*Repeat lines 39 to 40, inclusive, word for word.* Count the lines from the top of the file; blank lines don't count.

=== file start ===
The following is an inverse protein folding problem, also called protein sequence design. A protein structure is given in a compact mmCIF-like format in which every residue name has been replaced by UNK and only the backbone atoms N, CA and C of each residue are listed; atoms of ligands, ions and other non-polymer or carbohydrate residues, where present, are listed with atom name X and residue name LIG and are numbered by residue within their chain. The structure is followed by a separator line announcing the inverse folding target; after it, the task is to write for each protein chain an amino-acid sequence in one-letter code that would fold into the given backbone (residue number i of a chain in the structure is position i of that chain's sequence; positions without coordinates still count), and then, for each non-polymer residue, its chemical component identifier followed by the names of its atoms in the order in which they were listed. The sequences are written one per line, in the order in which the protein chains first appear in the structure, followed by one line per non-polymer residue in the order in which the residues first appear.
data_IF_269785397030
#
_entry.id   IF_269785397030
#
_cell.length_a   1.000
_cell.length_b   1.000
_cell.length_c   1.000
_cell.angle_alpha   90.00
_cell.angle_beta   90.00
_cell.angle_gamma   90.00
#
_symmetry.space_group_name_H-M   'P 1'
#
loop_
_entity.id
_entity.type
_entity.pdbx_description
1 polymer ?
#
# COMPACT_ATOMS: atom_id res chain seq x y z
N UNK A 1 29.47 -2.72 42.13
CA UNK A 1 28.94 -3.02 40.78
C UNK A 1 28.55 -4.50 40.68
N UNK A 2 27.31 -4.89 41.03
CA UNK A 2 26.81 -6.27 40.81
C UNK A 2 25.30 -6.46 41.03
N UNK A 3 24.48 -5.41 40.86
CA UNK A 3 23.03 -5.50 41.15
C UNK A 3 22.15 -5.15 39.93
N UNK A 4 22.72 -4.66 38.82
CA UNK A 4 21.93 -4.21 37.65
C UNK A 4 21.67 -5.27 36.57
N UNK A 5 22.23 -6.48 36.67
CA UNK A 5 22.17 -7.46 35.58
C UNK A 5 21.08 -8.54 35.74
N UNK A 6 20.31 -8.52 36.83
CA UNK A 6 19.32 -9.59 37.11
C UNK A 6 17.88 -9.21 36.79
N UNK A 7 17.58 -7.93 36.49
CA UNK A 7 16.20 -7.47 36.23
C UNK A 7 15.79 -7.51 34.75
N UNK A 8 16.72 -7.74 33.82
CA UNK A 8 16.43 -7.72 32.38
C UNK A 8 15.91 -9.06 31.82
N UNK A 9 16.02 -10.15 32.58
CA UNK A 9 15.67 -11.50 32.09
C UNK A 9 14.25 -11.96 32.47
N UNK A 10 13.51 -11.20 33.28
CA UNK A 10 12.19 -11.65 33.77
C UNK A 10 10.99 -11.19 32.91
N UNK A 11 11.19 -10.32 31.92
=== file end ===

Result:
C UNK A 6 17.88 -9.21 36.79
N UNK A 7 17.58 -7.93 36.49